Be Sure to Account for the Holidays in a Child Custody Schedule
Over the holidays, you may need to adjust your child custody or visitation schedule to make sure both parents have the opportunity to spend quality time with their children.
Here are a few examples of some of the ways parents split holiday time after a divorce.
- Alternate holidays: You might consider alternating the holidays for which you get the children each year. For example, one year you get the kids at Thanksgiving and your ex at Christmas, and then it flips around the next year.
- Have multiple holiday celebrations: You might have multiple holiday celebrations (one with each side of the family), meaning your children will spend the holiday with both parents and end up attending at least a couple different gatherings. One of these might not necessarily actually happen on the day of the holiday, but at least it’s a chance for the kids to spend time with both parents for that holiday.
- Always have the same holidays: You might find it easiest to always have the children spend certain holidays with the same parent. This could be the easiest logistical solution, or it could be ideal for situations in which one parent places a greater emphasis on a specific holiday than the other.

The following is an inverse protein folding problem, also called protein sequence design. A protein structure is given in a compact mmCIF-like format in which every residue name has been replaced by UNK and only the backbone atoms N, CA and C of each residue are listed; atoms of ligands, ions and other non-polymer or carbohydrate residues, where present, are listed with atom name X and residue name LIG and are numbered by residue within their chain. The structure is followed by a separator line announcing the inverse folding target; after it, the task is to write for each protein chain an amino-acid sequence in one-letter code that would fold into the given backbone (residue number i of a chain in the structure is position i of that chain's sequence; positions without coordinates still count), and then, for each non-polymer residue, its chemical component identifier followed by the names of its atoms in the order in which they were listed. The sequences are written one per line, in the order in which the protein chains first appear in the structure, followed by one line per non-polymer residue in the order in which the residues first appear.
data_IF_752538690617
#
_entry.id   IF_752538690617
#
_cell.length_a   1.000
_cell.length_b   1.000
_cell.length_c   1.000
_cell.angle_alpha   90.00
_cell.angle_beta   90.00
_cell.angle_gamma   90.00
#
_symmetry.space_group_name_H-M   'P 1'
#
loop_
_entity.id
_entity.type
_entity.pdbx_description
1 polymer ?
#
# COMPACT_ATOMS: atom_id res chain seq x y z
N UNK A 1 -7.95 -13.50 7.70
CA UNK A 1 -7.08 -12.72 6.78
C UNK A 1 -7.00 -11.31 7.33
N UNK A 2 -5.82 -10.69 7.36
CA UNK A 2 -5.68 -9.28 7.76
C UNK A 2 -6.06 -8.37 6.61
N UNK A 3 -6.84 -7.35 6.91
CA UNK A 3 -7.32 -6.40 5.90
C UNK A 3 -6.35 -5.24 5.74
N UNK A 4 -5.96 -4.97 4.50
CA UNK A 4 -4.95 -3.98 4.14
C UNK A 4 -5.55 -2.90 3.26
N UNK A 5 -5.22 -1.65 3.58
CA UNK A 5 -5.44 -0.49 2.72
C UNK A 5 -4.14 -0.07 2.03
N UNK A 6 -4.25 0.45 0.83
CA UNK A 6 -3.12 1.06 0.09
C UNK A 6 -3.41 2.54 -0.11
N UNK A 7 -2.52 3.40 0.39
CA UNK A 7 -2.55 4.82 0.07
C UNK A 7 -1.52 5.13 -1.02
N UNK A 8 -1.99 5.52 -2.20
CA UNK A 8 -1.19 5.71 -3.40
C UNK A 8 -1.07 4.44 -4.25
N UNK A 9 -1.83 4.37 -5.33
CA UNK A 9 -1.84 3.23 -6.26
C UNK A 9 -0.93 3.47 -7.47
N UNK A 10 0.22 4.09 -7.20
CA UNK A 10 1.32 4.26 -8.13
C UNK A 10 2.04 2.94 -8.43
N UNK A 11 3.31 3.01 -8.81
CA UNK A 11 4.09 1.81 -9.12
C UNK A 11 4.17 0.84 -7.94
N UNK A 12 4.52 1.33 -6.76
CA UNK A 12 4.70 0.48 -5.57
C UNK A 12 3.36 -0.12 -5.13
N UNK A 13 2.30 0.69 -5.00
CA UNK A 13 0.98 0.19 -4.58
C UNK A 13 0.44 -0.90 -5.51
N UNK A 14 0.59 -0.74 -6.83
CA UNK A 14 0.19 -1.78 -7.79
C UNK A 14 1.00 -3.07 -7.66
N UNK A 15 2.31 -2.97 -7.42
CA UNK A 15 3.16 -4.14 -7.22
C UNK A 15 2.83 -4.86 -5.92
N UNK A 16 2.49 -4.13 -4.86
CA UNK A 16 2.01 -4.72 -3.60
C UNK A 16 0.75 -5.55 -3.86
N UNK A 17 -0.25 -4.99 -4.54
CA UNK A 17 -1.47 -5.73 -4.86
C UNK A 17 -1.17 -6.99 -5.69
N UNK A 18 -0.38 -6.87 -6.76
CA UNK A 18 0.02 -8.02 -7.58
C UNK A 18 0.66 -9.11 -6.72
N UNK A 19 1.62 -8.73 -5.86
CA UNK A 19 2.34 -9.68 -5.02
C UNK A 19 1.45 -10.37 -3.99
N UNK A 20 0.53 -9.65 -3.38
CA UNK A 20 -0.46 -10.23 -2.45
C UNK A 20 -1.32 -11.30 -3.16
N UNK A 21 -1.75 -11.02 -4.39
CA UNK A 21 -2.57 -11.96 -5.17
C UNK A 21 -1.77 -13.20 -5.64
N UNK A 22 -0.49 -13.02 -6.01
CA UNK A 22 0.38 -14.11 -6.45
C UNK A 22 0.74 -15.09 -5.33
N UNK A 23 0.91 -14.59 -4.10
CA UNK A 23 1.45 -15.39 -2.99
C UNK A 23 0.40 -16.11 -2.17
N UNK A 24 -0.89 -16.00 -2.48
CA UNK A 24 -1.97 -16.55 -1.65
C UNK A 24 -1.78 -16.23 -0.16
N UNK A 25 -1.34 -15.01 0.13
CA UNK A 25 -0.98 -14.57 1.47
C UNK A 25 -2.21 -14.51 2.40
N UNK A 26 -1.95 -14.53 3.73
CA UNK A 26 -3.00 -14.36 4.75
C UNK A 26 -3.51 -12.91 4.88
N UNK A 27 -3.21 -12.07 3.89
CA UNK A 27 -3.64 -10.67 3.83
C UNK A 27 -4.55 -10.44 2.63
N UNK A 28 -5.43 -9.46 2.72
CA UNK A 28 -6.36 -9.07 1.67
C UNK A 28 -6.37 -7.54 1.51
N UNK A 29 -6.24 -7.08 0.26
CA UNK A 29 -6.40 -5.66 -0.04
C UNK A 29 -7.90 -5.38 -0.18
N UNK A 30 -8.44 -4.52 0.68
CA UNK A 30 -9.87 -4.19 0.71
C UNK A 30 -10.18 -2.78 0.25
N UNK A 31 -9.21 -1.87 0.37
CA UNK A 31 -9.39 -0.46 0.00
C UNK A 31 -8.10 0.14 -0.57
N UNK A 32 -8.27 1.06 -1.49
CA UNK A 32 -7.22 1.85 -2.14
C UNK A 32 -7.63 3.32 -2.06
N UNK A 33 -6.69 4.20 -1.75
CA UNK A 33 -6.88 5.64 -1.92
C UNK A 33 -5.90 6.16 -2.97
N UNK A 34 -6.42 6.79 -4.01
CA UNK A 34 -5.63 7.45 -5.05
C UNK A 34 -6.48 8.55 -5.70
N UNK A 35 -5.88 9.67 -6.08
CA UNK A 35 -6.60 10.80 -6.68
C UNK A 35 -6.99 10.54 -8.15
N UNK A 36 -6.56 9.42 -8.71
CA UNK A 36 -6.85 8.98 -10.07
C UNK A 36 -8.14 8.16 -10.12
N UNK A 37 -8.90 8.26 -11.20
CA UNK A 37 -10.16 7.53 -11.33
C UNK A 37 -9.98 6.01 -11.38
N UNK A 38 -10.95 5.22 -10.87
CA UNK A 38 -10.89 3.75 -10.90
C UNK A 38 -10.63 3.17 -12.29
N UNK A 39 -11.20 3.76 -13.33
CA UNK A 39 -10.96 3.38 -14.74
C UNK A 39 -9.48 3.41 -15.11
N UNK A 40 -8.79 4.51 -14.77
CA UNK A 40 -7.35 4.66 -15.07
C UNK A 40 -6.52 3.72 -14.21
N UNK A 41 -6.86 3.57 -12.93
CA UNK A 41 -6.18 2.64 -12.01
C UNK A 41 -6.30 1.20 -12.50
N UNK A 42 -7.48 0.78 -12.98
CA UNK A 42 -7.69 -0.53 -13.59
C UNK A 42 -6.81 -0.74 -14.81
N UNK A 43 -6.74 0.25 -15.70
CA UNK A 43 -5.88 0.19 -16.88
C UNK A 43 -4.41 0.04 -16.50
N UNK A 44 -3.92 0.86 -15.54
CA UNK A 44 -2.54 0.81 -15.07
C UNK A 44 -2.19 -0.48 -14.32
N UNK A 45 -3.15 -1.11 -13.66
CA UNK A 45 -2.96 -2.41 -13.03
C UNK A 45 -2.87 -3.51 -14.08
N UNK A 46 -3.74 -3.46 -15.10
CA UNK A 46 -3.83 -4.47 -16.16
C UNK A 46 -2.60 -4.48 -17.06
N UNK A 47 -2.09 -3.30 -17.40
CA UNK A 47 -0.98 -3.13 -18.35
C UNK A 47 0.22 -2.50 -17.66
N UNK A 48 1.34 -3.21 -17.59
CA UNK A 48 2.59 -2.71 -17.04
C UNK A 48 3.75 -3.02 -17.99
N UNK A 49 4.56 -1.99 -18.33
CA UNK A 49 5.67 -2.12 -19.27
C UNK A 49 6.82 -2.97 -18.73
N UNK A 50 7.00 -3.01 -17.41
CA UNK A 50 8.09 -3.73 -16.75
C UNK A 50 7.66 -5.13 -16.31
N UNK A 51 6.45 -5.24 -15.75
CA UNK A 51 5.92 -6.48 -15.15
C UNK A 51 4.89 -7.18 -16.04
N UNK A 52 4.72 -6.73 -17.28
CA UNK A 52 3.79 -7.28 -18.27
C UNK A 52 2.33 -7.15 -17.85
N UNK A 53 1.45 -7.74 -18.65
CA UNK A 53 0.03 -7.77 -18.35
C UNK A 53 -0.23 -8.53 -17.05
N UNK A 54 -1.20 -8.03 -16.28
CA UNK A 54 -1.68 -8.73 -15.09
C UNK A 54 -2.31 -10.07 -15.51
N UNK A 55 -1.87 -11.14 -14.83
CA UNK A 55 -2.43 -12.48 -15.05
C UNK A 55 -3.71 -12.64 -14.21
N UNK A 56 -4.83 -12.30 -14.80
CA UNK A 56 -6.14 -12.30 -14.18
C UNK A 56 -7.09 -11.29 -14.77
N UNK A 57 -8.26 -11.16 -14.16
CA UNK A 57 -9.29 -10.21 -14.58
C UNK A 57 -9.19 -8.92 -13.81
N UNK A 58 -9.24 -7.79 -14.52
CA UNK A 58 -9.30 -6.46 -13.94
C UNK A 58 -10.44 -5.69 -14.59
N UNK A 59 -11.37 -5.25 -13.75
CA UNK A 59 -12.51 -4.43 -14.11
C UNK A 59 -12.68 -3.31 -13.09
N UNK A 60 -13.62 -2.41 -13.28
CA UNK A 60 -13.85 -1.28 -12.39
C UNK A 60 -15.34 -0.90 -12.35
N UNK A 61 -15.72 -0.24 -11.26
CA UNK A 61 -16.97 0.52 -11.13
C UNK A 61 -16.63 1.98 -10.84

- Split the day: This idea takes a little extra coordination, but you could have the children spend the first half of the day with one parent and the second half with the other. This is likely only going to be a realistic opportunity if both parents live somewhat close to each other.
For more ideas about how you can navigate the holidays with your child custody schedule, contact an experienced Long Island divorce lawyer at Bryan L. Salamone & Associates.